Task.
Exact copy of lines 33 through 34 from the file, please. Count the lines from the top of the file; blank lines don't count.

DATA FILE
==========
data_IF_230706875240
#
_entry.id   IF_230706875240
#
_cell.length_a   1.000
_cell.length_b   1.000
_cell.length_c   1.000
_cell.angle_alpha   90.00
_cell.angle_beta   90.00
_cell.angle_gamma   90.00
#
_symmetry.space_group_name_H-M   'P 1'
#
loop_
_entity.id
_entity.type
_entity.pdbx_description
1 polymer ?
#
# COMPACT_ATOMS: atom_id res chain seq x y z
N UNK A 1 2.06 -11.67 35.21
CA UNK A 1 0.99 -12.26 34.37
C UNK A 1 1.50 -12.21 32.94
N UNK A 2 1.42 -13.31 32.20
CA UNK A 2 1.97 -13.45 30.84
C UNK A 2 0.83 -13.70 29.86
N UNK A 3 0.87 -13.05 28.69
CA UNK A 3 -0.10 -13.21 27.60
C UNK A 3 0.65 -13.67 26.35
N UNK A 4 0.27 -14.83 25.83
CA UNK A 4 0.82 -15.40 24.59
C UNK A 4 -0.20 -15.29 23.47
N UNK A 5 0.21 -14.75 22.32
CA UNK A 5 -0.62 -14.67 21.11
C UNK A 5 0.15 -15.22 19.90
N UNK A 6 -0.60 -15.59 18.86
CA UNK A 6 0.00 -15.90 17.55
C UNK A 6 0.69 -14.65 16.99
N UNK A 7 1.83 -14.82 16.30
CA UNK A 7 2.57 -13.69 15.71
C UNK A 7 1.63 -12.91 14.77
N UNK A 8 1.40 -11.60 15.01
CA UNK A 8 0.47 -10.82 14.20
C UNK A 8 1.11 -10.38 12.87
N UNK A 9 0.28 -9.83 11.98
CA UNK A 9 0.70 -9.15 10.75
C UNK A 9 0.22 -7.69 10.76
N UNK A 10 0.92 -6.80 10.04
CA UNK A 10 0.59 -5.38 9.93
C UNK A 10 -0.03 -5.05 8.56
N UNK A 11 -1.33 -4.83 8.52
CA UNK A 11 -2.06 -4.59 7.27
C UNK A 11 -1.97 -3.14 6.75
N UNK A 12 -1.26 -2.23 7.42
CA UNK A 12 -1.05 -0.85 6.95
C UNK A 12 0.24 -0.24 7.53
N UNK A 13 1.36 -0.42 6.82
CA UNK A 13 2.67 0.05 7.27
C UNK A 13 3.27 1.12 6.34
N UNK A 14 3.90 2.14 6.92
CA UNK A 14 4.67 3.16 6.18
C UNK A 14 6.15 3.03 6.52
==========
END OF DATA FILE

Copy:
N UNK A 5 0.21 -14.75 22.32
CA UNK A 5 -0.62 -14.67 21.11